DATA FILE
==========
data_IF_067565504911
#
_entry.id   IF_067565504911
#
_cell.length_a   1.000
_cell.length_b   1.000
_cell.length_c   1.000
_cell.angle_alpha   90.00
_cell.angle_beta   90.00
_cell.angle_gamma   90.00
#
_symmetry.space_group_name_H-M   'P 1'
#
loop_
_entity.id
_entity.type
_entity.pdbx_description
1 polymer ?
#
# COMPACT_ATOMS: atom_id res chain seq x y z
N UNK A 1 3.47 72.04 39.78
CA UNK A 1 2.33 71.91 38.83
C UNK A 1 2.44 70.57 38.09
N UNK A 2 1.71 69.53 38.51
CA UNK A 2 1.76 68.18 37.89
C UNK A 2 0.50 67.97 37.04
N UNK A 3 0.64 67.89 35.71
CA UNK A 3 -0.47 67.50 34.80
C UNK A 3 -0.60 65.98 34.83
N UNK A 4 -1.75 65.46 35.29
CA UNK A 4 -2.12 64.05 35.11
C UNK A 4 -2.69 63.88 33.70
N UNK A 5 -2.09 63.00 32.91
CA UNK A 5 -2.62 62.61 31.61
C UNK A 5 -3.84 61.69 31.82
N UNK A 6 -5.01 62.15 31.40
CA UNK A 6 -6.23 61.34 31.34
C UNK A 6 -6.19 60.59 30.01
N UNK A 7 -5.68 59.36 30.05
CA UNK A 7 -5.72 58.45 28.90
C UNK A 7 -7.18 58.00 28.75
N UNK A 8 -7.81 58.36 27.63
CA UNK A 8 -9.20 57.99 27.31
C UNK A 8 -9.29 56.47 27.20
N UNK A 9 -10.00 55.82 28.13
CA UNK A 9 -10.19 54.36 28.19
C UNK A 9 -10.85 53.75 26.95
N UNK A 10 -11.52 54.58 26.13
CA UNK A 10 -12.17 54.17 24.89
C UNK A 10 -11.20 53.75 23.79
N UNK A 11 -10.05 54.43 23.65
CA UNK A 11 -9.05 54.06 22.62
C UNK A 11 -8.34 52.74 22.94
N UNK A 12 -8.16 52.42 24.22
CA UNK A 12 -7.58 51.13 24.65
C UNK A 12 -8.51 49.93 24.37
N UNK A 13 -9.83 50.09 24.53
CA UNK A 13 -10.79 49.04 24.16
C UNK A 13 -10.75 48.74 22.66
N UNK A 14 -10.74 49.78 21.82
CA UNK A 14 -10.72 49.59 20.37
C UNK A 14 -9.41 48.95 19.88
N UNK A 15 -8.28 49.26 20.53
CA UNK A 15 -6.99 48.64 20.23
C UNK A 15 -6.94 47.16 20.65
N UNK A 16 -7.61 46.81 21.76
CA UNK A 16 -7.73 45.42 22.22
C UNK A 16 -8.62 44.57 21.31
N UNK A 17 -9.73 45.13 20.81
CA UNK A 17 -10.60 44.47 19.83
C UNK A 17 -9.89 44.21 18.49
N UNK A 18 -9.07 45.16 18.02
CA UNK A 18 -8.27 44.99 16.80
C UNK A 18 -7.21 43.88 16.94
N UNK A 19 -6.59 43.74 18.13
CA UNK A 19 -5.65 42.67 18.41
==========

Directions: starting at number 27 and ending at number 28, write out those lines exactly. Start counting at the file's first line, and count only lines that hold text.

N UNK A 3 0.64 67.89 35.71
CA UNK A 3 -0.47 67.50 34.80